Brachinite meteorites: Partial melt residues from an FeO-rich asteroid

Keil K (in press)

Chemie der Erde – Geochemistry
Volume 74, Issue 3, October 2014, Pages 311–329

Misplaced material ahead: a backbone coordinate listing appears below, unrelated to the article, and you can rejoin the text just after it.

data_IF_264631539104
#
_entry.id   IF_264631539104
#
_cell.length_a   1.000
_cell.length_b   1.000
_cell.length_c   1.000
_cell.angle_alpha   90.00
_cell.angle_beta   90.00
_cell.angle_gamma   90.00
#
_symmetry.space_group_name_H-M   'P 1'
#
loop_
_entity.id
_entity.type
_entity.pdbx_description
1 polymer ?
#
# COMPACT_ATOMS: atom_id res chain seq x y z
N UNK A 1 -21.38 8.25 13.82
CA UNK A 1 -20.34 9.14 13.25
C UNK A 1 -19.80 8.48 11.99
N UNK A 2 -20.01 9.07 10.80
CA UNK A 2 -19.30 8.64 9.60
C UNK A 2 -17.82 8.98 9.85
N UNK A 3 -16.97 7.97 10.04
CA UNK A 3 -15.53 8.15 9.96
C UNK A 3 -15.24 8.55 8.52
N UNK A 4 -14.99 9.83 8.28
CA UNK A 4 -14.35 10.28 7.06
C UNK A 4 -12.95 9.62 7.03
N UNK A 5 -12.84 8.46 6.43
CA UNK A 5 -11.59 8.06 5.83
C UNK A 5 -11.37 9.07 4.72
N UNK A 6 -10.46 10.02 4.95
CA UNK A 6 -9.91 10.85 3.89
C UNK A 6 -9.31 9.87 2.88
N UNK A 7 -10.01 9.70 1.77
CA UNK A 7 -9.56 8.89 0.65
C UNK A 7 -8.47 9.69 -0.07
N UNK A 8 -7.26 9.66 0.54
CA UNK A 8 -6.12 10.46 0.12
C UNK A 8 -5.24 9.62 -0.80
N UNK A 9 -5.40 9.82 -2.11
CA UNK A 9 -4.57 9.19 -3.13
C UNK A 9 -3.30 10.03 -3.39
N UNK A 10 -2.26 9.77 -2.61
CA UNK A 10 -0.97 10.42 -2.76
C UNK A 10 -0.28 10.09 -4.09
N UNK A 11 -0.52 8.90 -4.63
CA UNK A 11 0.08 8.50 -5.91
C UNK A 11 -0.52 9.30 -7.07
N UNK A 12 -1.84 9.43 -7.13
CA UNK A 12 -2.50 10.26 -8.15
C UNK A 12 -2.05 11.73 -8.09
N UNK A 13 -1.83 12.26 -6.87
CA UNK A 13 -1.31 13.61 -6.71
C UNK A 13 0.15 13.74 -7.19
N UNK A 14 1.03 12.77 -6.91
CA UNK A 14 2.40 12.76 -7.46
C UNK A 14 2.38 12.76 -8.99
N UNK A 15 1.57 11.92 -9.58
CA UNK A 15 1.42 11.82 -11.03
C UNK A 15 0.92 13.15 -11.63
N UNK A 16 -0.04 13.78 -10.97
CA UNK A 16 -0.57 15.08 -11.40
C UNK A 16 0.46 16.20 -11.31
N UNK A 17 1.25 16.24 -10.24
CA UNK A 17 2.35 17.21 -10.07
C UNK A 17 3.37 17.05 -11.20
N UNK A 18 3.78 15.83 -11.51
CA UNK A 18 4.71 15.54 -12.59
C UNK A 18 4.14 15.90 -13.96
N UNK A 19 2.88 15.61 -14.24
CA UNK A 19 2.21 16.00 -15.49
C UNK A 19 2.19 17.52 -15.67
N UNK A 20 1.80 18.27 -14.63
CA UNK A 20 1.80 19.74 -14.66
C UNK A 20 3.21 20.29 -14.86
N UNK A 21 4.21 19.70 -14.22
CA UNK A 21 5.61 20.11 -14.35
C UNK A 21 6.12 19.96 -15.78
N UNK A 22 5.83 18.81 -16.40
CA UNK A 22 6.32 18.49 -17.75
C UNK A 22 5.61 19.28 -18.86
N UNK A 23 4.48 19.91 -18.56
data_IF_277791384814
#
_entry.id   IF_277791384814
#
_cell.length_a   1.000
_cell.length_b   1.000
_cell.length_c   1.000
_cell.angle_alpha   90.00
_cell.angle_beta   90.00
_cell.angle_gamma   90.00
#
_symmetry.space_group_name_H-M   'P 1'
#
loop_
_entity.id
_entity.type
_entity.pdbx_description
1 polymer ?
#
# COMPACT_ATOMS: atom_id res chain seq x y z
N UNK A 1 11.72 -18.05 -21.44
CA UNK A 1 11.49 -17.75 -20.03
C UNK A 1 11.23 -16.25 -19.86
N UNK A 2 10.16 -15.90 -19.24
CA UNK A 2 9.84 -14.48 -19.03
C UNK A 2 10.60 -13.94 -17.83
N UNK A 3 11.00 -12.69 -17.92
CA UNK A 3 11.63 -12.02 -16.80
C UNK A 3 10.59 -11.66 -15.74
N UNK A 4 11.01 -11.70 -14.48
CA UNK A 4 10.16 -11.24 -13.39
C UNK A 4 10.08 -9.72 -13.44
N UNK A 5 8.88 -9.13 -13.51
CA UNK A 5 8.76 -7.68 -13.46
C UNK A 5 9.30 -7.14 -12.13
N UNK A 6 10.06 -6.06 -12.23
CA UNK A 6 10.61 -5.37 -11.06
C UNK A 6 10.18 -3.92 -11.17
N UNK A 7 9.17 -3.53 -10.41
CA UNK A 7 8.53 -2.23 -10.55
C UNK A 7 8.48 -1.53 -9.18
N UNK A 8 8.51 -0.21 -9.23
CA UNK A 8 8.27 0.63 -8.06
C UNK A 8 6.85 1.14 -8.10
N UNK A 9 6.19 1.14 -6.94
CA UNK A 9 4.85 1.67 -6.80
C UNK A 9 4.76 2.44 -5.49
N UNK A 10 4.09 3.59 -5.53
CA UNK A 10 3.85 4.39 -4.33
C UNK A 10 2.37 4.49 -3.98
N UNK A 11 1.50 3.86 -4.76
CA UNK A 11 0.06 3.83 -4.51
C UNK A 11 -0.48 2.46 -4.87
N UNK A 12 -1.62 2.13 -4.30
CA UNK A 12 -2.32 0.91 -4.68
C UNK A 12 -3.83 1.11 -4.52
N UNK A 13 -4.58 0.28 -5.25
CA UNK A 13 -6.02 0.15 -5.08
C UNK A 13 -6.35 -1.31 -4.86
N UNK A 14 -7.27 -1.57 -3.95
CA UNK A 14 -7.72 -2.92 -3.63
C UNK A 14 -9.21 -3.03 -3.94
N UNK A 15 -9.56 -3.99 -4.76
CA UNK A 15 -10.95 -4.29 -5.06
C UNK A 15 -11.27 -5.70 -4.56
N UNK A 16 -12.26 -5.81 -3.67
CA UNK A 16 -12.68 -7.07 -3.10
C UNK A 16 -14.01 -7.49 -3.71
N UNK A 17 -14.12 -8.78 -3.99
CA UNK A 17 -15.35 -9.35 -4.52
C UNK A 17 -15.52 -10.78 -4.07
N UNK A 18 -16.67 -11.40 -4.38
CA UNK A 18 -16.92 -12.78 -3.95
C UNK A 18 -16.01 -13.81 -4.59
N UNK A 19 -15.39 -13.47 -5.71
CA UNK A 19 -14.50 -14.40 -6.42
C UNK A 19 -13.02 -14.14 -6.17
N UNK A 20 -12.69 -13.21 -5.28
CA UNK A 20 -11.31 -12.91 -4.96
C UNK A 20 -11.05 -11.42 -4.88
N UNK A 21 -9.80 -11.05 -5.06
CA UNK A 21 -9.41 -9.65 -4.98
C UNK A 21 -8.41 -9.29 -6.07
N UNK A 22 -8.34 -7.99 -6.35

Brachinites are ultramafic, dunitic to wherlitic, unbrecciated and essentially unshocked rocks that are low in SiO2 (∼36–39 wt.%), high in MgO (∼27–30 wt.%) and notably high in FeO (∼26–37 wt.%), and low in Al2O3 (∼0.2–2.5 wt.%) and combined alkalis Na2O and K2O (∼0–0.7 wt.%). They consist mostly of olivine (∼71–96 vol.%; ∼Fo64–73), major clinopyroxene (minor to ∼15 vol.%; ∼En40–63Wo36–48), with variable small amounts of plagioclase (0 to ∼10 vol.%; ∼An15–33), and minor to trace amounts of orthopyroxene (none to ∼20 vol.%; En69–73Wo2–4), Fe-sulfides (trace to ∼7 vol.%), chromite (none to ∼5 vol.%), phosphates (none to ∼3 vol.%) and metallic Fe,Ni (trace to ∼2 vol.%). Minerals tend to be homogeneous, and textures are medium to coarse-grained (∼0.1–1.5 mm), with olivine commonly displaying triple junctions. Brachina has near-chondritic lithophile element abundances, whereas other brachinites show variable depletions in Al, Ca, Rb, K, Na, and LREE. Siderophile element abundance patterns vary and range from ∼0.01 to ∼0.9 CI. Oxygen isotope composition (Δ17O) ranges from ∼−0.09 to −0.39‰, with the mean = −0.23 ± 0.14‰. Brachinites are ancient rocks, as was recognized early by the detection, in some brachinites, of excess 129Xe from the decay of short-lived 129I (half-life 17 Ma) and of fission tracks from the decay of 244Pu (half-life 82 Ma) in phosphate, high-Ca clinopyroxene and olivine. The first precise crystallization age was determined for Brachina using 53Mn–53Cr systematics, relative to the Pb–Pb age of the angrite LEW 86010, and yielded an age of 4563.7 ± 0.9 Ma. Thus, Brachina is at most ∼4 Ma younger that the CAIs whose age is 4567.2 ± 0.6 Ma. There is no consensus on the origin of brachinites, but they most likely are primitive achondrites, i.e., ultra-mafic residues from various low degrees of partial melting. Partial melting experiments suggest that they possibly formed from a parent lithology chemically similar but not identical to the Rumuruti (R) chondrites, although the different oxygen isotopic compositions of the R chondrites and the brachinites put a serious constraint on this hypothesis. The apparent lack of abundant rocks representing the partial melts suggests that brachinites may have formed on a parent body <∼100 km in radius, where early partial melts were removed from the parent body by explosive pyroclastic volcanism. Graves Nunataks 06128 and 06129 are felsic, andesitic basalts which have properties that suggest a relationship to brachinites and thus, may be samples of the elusive partial melts.[/su_quote]